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Summer Heat Advisory

Date: July 17, 2019
Topics: Press Releases

Another hot and humid day is predicted today across our service area. Heat advisories are in effect until 8:00 pm. Heat index values will likely warm up between 105-110°. Be careful if you have to be outside today and know the signs of heat-related illness. Southerly winds will continue to pick up which means Gulf moisture will continuously bring humidity to Texoma. (Source: KTEN Meteorologist Alana Cameron)

Get the Most Cooling for Your Dollar

Hot temperatures are hard on people, pocketbooks, and our electrical systems. Increased demand for electricity during the summer strains a home’s electrical system, increasing the likelihood of an electric shock or fire. This high demand for electricity also makes it more expensive in summer months.

“Cooling your home efficiently this summer does not have to be difficult,” says Molly Hall, executive director of the Energy Education Council. “Major projects will boost your home’s efficiency, but simple behaviors are also important in increasing efficiency and are not to be overlooked.”

By preparing your home, you can save money, stay comfortable, and decrease demands on the electrical system. The Energy Education Council provides the following tips to save money on cooling costs:

• Use curtains and blinds to keep the sun out on hot days.

• Use ceiling fans. They circulate air and take heat from the body’s surface to create a cooling effect.

• Keep cool air in and hot air out. Avoid unnecessary trips out the door, and do not leave the door open.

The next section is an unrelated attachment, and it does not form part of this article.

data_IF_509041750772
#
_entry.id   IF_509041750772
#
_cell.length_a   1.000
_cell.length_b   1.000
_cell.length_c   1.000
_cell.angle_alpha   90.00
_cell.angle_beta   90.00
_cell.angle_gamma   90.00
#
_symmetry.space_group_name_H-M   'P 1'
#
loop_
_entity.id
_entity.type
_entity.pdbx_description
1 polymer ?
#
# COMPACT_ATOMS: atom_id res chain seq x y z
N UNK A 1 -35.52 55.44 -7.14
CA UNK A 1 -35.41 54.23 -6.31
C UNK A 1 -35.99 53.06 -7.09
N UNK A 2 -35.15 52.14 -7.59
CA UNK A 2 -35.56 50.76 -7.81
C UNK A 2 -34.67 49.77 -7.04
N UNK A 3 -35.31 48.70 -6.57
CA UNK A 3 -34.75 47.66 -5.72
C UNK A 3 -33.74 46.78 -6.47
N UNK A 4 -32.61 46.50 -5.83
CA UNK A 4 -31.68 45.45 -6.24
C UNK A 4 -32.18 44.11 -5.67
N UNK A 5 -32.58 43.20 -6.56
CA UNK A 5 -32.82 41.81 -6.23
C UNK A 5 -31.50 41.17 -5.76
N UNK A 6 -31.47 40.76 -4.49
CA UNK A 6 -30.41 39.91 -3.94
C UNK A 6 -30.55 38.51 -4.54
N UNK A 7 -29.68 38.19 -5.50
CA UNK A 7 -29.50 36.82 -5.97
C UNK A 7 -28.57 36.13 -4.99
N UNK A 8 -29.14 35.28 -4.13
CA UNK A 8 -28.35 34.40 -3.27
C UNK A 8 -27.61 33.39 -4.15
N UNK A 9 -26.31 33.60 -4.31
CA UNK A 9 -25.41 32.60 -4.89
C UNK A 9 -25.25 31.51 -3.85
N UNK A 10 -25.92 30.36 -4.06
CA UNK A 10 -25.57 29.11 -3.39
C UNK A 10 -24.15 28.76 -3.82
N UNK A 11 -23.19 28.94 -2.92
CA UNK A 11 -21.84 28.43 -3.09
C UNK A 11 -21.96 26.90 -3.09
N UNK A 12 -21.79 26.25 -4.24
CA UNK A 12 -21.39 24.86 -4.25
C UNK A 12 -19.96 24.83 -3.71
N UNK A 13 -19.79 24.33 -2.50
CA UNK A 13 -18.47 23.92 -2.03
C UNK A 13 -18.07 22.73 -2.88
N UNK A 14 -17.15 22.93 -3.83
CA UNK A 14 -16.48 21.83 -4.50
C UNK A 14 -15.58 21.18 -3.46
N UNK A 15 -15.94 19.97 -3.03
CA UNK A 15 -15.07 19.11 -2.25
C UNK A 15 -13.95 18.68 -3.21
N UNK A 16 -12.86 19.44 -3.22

• A programmable thermostat allows you to change your home’s temperature based on your daily patterns. The thermostat can allow temperatures to go higher while you are away and to then cool off when you are back in the home.

• Prepare your air conditioner for the hard work it will do over the summer months. Turn off power to the air conditioner before you work on it. Clean or replace filters. Outside, clear leaves and other debris away from the condensing unit. Hose off any accumulated dirt.

• Shade your home by installing awnings over windows in direct sunlight.

• Make sure your home has the insulation it needs. EnergySavers.gov has information about the best insulation to use in different geographic areas.

• Ventilation is one of the most efficient ways to keep a building cool. In breezy, dry climates ventilation can eliminate the need for an air conditioner all together. For the many who need air conditioning to cool their homes, attic vents and fans can help reduce energy costs.

• If you are building a new home or replacing your air conditioner, there are options to maximize efficiency. For starters, look for the Energy Star label for air conditioners that have met energy efficiency guidelines set by the U.S. Environmental Protection Agency. For those living in arid climates, consider evaporative or swamp coolers, which release moisture into the air for a cooling effect. These coolers work at a fraction of the cost of air conditioners. Also, absorption cooling is essentially an air conditioner that is not run by electricity. Instead, it uses heat from sources such as natural gas or the sun for operation.

There are many simple ways you can lower your electrical demand to help keep your home safe and help keep your utility bill lower. For more information on energy safety and efficiency, visit EnergyEdCouncil.org.

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